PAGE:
The MGA With An Attitude
STEERING LOCK With No Electric - SR-110A

steering lock
steering lock steering lock
At 10:50 AM 12/11/2011 +0000, CAM CUNNINGHAM wrote:
"Attached are photos I took of my car's steering lock. The heritage cert indicates that it may have been an export option for Switzerland although it is an original RHD. Unfortunately I have never had the key for it - cheers Cam".

I have not seen this documented anywhere else. It certainly looks like a factory issued assembly. The larger diameter tube is a few inches long, fitting over the outside of the standard steering column tube. The lock drum obviously passes through the outer column tube, which would secure the lock housing to the tube. Notice the screw in the column support clamp that will secure the tube to the clamp to prevent rotation of the tube. This also requires a slot in the rotating shaft of the steering column, similar to the one shown on the prior page. As there is no electrical function in this lock, it requires a second key separate from the standard ignition key. Position of the lock makes it a bit awkward to use.
  Heritage Certificate

It seems odd that the Heritage certificate does not mention the steering lock. At time of production this would not have been part of the specification for all "RHD Export". It certainly looks like a factory issue assembly, but steering lock was first fitted to cars for Sweden in May 1961, and for Germany in July 1961. In September 1961 it was changed to the Neiman steering lock (electrical type on prior page) for Sweden and Germany. This car was produced a year earlier, so the steering lock (mechanical only) must have been special order (perhaps an available factory option at the time). If anyone else has seen one of these I would like to hear about it.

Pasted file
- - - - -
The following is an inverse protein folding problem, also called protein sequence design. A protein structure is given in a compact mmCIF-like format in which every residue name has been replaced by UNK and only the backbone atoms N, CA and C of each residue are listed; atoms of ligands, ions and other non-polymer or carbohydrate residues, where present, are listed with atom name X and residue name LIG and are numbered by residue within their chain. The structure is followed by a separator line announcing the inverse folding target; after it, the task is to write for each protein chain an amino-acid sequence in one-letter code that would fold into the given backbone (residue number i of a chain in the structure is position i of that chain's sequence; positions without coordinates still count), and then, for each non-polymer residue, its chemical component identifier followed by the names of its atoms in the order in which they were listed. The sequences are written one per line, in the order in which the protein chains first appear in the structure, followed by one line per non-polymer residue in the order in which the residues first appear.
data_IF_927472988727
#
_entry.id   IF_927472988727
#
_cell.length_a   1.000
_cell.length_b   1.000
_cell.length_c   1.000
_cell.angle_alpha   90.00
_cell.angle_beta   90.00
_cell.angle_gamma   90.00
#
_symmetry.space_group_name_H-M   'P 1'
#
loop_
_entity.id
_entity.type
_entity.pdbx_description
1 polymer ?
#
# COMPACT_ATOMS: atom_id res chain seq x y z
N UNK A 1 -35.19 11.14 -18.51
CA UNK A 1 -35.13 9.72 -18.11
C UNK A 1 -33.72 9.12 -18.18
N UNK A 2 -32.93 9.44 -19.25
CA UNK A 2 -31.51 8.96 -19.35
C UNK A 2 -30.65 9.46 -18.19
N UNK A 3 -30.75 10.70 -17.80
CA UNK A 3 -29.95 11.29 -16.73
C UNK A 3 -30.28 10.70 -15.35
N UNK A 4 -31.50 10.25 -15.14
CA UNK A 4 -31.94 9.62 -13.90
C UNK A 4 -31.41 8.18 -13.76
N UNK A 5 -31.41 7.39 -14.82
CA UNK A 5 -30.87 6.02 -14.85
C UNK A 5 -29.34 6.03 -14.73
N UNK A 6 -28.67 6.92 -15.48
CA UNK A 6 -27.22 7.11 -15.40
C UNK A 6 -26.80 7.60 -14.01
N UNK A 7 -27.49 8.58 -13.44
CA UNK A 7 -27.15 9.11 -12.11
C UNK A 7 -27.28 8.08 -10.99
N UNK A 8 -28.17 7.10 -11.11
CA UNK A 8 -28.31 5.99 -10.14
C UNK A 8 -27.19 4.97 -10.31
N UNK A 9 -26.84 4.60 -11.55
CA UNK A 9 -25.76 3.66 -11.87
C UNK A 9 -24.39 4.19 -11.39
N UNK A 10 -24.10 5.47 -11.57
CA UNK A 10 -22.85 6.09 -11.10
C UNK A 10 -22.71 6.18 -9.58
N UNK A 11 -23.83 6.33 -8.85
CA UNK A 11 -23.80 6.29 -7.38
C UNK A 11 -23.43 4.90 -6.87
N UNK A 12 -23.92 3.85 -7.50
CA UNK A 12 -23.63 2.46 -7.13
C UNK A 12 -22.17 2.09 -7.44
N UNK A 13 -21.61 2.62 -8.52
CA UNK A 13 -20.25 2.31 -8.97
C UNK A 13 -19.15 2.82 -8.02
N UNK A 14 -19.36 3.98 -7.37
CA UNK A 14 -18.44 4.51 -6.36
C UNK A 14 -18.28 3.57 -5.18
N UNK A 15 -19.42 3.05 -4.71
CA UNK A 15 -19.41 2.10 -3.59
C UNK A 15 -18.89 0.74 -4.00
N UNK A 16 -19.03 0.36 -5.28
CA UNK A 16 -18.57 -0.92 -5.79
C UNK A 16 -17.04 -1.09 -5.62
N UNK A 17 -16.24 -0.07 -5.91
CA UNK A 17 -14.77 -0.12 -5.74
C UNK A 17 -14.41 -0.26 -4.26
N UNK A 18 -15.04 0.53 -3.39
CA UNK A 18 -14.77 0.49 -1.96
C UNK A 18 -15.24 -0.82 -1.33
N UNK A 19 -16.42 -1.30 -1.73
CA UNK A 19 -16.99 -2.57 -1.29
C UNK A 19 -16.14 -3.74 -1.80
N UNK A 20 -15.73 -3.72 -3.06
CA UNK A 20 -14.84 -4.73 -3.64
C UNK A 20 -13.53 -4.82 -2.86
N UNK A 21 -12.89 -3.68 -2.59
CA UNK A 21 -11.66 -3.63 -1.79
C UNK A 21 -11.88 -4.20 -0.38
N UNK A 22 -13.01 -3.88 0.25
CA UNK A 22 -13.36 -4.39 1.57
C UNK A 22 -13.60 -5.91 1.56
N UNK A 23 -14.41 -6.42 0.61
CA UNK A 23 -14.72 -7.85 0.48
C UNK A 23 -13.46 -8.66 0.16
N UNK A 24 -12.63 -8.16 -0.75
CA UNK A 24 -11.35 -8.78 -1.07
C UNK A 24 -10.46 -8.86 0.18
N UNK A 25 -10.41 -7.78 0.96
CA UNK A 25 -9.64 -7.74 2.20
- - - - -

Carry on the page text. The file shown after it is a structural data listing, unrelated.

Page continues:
My best guess is that this mechanical-only type steering lock was a factory available option (not very popular) prior to becoming standard issue for Sweden (May '61) and for Germany (July '61). Apparently the Neiman lock (electrical type) was introduced in September 1961. So prior to May 1961 a steering lock would be extremely rare. Between May and September 1961 (4 months) the mechanical type lock would be standard issue for Sweden, and between July and September 1961 (2 months) standard for Germany. Considering that total production was about 300 cars per week, and a huge majority was export to North America, then cars sent to Sweden and Germany during this short time period may have been no more than about 200 cars (fitted with this type steering lock).

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